There is an uncomfortably large amount of subjectivity involved in consumer purchasing factors, and it is hard, if not impossible, to cover all aspects of the subject. A small question size was used to increase the survey completely percentage, and therefore the most pressing factors were chosen rather than an exhaustive list of all possible reasons. Furthermore, the ordinal factors of a Likert scale, while allowing powerful and quick review of the data, cannot completely cover all possible ranges of a participant's subjectivity.
It must also be stated that all self-assessment surveys are prone to some innate biases. Factors as unassuming as the phrasing or even the order of the questions can play a factor on a respondent's reply (Pew Research Center, 2017). Neutral terminology and structure was utilized to minimalize this concern as much as possible. Social desirability bias was another particular issue that may affect the results: "[Participants] may face a conflict between a desire to conform to the definition of good respondent behavior, which says that one should tell the truth, and a desire to appear to the interviewer to be in the socially desirable category" (Theresa DeMaio, 1984, 258). The trade specifications question of this survey which regards fair trade and direct trade importance, quite directly, revolves around the ethical and environmental concerns of the buyer, and therefore may be suspect to this bias.
Results show about two-thirds of buyers consider these qualifications a factor when purchasing coffee beans, yet more controlled research would be needed to determine if any social-desirability bias may have played on this conclusion.
Likert Scale and Importance Results
Evaluating the Likert scale results provide a view of the importance buyers place on each unique factor. Below depicts peoples' opinions on brand name, price, and packaging aesthetics.
Brand name and price's means both sit right above moderately important, with aesthetics coming in a far last place. To test a hypothesis that age plays an important role in a person's reasons for choosing beans, the same graph is presented below, splitting age at 35 years old.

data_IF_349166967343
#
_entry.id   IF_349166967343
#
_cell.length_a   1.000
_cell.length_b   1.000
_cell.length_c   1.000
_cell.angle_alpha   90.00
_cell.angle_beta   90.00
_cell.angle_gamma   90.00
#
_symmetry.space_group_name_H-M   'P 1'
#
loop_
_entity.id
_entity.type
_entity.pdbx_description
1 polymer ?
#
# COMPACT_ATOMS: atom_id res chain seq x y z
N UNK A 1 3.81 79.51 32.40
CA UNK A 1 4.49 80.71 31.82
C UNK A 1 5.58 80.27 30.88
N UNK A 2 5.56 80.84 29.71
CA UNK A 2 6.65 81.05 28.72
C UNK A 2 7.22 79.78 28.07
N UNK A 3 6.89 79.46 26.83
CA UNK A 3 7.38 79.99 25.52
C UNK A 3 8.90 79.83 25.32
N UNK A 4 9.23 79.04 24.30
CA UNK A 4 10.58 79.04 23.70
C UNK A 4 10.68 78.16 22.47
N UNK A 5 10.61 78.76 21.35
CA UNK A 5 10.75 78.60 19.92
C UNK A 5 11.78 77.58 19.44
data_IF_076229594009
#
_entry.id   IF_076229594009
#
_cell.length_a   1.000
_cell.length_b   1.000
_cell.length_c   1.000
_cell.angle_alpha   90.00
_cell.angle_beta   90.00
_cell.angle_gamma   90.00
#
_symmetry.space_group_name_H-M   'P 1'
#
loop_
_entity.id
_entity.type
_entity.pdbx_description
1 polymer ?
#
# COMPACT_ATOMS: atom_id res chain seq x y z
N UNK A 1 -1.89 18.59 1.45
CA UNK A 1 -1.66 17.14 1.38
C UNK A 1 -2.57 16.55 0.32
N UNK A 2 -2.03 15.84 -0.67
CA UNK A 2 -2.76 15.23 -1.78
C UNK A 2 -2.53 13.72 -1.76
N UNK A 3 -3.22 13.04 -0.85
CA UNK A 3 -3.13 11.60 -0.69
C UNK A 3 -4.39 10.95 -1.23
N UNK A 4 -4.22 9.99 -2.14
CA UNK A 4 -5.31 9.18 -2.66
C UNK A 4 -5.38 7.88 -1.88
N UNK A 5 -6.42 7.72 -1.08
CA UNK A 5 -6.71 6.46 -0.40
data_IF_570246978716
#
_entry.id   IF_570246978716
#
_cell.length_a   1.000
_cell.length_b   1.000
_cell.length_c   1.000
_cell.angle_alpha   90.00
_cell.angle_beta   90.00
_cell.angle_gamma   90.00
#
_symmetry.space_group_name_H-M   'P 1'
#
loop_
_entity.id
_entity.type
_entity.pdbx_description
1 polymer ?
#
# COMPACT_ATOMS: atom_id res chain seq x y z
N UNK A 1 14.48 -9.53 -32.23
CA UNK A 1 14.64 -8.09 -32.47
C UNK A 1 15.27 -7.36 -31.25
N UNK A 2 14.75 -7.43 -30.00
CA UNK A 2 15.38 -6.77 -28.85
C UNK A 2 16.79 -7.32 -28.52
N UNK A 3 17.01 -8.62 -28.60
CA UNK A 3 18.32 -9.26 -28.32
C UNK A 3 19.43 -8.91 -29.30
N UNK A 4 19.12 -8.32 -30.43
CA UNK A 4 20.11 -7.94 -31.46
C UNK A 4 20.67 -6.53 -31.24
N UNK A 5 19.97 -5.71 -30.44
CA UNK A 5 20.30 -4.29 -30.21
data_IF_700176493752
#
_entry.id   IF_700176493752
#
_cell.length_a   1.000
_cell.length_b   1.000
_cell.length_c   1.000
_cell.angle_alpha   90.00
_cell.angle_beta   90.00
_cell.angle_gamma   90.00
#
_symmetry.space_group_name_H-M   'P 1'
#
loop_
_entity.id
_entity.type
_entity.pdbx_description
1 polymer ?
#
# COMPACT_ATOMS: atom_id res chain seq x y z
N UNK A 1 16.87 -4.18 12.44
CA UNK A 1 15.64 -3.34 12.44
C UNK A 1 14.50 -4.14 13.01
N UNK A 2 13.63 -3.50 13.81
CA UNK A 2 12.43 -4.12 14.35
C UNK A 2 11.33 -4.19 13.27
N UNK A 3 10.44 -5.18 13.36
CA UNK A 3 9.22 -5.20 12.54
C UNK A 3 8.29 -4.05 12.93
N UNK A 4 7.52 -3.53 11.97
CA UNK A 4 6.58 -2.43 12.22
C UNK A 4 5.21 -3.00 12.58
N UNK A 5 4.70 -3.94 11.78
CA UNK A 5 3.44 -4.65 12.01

Price and brand name stay steady at their moderately-very important levels, while age plays a contributing role in a persons' importance of packaging aesthetics [Chi-Squared Test: 10.904, df = 1, p-value = < .01, CI = (.1, .39)]. While aesthetics stays in last place for these three factors regardless, younger people seem to place more weight on it than older.
Although trade specifications and location of shop were not included in the Likert due to questionnaire size limitations, they were options on the overall most/least important questions to see what affect they play in a person's opinion.
Price is most important to the sample group with brand name in a close second, which is in agreement with the Likert results above. Packaging aesthetics, once again, come in dead last in regard to importance of buying. The least important factors resulted in almost an exact invert of the above graph, and therefore will not be included.
Splitting the data up into demographic subsets allowed for a deeper look at possible differences between coffee bean buyers and how different factors weigh on them.
While maybe hard to read, the above graph shows that there is little difference between the female and male coffee consumer. The sole glaring difference is seen in the importance of the location of the shop: Apparently, men are less likely to travel to buy their coffee beans, but not significantly. [Chi-squared test: 1.2549, df = 1, p-value = 0.26, CI = (-.05, .26)]
The age demographic is an interesting one, and while there is little a slight difference seen in other factors, there is a massive difference in the buyer's willingness to pay.